Data Cannot Drive Professionalism
Being professional is determined by an ethic not by labels, brands or spin. We know someone is professional by what they do not what marketing they employ. If someone brutalizes others, treats them like numbers (https://safetyrisk.net/data-cannot-drive-vision/), de-humanises and victimizes then regardless of any post-nominals then they are not professional. It is impossible to hold to zero ideology and be professional.
When you set your identity by a number then persons in vision disappear. To be professional one has to see the whole person, the fallible person and the vulnerable person as foundational to all relationships.
Most professions are known as professional by the characteristics of helping and care, this is part of an Ethic. Often it is the quality of care and helping that determines professionalism. We sometimes see lawyers and doctors being struck off a professional register (https://www.ausdoc.com.au/news/former-ama-president-struck-five-years) because they exhibit a ruthless love of money over people, demonstrable incompetence or exploit patients for gain. Professionalism has to be person-centric in order to be professional (https://www.researchgate.net/publication/326557314_Characteristics_of_a_Profession).
A code of ethics is not an Ethic. Generally a foundation for the professions often listed as ‘standards’ of practice but this is not an Ethic. At a deeper level of social contract there is an understanding or an unwritten code that demonstrates a methodology (an Ethic) that has been set historically in the profession. This is where expectations of what we expect from our GP, teacher or a nurse are set. Generally a code of ethics is measurable and behavioural, an Ethic is philosophical and dispositional (vocational). It is often in a conflict between the a code of ethics and an Ethic that we have concerns. This is often when people say they have done nothing wrong and have not breached a code of ethics but in reality they have breached the trust given to them that is simply not listed as a code.
Codes of ethical practice are generally broad and systemic, an Ethic is more a moral social contract that has developed over time yet is not written down. Interestingly, we don’t look at codes of practice until something goes wrong. Generally, ethical behaviours are explicit in a code, and an Ethic is implicit. In all my time in teaching in the education sector I never glanced at a code of ethics. When you get your Ethic right, you don’t need to look at any code. There is nothing in a teaching code of ethics that tells teachers they should love their profession and love children. Sometimes even codes themselves will name an Ethic as ‘the spirit of the law’ (http://www.det.act.gov.au/__data/assets/pdf_file/0007/17692/TeachersCode_ofProfessionalPractice.pdf). The key to such professionalism is the social contract (https://www.researchgate.net/publication/261181816_Summary_of_Social_Contract_Theory_by_Hobbes_Locke_and_Rousseau ).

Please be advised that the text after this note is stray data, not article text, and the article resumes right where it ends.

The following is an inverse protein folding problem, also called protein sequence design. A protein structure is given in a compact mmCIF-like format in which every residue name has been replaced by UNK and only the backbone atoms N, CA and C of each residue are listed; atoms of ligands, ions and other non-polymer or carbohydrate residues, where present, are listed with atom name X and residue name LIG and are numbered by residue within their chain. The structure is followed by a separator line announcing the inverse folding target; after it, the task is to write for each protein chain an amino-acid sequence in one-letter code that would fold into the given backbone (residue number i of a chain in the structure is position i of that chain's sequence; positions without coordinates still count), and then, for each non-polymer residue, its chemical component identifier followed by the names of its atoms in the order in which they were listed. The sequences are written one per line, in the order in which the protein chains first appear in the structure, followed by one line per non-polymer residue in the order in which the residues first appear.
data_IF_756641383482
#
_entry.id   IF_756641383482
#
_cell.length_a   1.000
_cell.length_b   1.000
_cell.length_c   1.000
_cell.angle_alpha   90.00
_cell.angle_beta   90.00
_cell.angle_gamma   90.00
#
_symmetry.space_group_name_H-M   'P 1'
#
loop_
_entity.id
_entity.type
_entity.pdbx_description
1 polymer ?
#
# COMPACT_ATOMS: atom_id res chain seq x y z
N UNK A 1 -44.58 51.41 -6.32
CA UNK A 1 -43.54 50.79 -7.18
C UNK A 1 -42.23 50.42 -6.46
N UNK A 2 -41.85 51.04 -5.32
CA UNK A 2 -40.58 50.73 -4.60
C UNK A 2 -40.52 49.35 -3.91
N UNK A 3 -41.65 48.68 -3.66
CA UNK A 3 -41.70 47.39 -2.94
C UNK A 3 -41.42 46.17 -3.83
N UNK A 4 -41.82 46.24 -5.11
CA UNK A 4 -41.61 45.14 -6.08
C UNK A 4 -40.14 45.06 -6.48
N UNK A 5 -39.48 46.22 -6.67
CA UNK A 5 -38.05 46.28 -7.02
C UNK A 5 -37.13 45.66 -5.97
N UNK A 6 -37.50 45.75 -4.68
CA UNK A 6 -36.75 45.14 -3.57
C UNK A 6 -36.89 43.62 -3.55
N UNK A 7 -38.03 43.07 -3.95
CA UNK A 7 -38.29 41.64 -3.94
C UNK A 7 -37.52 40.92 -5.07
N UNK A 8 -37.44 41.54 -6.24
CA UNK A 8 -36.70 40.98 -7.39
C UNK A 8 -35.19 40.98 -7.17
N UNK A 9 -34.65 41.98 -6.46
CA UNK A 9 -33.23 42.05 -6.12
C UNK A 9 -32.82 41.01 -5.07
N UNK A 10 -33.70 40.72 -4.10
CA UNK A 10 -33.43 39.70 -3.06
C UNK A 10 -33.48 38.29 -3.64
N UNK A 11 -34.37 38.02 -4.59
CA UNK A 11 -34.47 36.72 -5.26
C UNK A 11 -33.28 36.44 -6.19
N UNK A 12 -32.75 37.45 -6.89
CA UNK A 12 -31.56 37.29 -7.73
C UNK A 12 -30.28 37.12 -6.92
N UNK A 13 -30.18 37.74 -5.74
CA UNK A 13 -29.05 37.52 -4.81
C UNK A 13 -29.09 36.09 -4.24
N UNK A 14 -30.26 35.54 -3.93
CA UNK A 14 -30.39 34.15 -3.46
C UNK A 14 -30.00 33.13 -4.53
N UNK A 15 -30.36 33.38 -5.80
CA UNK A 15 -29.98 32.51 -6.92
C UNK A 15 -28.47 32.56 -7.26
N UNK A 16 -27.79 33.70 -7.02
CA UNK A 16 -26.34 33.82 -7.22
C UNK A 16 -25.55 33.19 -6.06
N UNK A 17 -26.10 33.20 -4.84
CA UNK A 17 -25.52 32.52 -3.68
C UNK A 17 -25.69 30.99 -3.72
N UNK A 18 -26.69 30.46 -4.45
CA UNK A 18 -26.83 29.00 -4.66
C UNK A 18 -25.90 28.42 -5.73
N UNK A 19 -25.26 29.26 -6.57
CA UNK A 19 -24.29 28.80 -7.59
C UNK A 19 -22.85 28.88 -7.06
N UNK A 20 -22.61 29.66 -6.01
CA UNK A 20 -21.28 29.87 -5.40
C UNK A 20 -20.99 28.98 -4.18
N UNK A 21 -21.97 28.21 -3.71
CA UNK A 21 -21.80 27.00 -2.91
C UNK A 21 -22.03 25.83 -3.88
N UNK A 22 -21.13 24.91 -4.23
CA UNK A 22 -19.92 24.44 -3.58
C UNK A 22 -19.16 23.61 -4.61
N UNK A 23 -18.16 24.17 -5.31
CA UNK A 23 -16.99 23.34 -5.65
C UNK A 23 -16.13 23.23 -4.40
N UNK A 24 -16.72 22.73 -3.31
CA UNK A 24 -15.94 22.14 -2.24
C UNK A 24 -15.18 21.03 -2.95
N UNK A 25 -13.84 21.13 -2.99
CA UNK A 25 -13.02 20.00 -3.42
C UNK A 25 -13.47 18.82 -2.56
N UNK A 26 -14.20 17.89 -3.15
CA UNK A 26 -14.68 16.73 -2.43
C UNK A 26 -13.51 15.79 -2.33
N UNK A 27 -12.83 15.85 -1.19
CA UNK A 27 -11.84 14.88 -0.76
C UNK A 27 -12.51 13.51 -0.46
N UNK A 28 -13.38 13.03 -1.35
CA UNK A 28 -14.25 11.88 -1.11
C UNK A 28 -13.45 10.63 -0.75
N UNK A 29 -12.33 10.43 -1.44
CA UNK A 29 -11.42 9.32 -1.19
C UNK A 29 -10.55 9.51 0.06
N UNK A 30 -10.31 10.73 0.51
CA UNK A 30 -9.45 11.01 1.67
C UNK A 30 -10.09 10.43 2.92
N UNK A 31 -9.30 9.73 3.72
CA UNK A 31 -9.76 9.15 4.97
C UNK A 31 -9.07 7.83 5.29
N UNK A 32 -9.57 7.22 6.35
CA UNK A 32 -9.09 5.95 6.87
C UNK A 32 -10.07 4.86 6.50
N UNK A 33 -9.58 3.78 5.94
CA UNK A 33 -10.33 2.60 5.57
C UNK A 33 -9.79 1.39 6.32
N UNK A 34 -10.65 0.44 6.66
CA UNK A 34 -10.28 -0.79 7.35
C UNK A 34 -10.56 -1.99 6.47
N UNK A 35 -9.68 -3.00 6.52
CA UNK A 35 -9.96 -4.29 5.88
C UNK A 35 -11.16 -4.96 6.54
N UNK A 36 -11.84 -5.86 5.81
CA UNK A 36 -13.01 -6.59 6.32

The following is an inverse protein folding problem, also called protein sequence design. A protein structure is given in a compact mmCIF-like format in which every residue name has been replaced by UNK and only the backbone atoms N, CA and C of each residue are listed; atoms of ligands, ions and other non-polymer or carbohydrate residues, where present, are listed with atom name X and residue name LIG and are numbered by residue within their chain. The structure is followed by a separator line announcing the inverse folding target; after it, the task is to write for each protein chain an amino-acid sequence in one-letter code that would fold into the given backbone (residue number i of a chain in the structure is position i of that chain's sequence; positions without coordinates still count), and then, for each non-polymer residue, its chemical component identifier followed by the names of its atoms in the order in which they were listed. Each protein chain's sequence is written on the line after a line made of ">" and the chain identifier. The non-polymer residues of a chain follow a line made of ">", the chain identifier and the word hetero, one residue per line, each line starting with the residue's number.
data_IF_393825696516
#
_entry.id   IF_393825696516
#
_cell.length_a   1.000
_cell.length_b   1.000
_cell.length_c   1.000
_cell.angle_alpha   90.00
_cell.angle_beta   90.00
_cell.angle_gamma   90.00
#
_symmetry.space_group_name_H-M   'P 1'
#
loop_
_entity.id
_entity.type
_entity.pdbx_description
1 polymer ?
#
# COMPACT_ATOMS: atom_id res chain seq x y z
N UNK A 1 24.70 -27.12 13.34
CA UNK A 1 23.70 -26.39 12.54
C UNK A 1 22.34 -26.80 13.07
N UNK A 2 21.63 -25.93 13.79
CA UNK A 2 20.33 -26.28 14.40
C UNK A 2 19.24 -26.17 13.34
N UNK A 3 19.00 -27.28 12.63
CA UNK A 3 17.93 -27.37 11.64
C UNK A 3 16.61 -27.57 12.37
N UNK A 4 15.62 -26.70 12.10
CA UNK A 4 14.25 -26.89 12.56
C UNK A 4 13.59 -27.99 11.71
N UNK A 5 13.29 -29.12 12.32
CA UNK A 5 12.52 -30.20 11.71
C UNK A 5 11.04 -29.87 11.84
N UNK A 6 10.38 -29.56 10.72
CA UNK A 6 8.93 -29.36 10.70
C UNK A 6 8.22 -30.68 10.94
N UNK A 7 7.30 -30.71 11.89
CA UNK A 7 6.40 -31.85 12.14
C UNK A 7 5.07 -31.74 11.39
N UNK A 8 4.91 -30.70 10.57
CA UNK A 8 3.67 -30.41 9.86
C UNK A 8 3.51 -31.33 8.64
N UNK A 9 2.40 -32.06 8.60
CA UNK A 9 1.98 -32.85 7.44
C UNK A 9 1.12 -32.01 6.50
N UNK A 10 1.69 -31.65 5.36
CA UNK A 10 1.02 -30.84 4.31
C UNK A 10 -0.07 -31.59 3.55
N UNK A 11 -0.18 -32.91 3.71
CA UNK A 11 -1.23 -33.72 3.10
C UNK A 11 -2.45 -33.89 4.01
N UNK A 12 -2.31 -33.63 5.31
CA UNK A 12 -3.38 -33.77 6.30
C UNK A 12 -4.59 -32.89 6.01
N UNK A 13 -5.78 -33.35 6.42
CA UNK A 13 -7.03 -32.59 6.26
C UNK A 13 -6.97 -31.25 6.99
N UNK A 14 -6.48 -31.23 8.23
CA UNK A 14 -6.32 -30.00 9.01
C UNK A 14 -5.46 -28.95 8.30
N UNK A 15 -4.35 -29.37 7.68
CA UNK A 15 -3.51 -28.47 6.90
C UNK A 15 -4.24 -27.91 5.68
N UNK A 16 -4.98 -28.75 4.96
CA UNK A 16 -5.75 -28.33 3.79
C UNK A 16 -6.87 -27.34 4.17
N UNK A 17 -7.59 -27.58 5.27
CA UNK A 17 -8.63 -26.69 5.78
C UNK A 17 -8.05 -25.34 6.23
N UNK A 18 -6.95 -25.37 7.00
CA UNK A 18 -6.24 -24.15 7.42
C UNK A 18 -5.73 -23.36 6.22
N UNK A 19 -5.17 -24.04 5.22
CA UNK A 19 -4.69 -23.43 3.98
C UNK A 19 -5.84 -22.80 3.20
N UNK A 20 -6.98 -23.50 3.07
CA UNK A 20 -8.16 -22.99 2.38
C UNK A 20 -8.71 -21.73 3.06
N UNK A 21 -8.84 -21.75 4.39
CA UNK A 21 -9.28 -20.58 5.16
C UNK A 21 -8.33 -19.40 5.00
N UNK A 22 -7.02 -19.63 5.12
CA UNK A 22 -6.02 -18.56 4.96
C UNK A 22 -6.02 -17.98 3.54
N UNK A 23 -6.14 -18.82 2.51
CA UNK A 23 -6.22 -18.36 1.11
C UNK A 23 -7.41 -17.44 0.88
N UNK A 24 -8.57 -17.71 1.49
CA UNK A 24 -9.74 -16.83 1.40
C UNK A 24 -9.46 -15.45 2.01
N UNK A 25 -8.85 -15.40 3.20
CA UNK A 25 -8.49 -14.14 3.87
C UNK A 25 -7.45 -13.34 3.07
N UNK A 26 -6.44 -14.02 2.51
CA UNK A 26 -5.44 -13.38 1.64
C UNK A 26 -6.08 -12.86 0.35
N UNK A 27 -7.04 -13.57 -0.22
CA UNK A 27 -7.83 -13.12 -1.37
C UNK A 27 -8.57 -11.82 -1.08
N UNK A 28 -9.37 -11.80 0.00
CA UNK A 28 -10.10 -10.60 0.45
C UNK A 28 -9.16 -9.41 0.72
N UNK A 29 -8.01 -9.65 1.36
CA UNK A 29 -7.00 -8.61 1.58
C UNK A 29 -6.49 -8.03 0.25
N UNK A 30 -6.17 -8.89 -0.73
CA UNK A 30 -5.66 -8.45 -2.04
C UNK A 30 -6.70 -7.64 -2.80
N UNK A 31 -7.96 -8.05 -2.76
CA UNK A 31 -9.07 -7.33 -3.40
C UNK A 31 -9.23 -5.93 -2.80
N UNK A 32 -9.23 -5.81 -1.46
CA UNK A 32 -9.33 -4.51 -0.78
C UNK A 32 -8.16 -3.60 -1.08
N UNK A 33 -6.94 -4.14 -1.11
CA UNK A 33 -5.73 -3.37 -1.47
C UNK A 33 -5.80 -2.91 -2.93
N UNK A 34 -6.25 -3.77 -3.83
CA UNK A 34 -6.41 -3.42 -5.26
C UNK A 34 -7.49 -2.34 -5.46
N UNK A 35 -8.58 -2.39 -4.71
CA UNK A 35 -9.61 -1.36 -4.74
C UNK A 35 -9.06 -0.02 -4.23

Setting one’s identity by zero doesn’t actually break any code of ethics just as any school teacher who thinks the most important thing about your child is to rattle off their score in Maths.
A code of ethics cannot dictate attitude, orientation and disposition. We sure appreciate the school teachers who go the extra mile for our daughter or son. When we see them doing things not required by a code of ethics but know them by their Ethic, then we know they are professional.
Person-centrism is the opposite of numeric-centrism and determines the difference between being employed and being professional. When one’s language is about accidents and zero then numeric centrism drives ideology. Numeric-centrism tells everyone that counting is all that counts and thus demonstrates that data can never drive professionalism.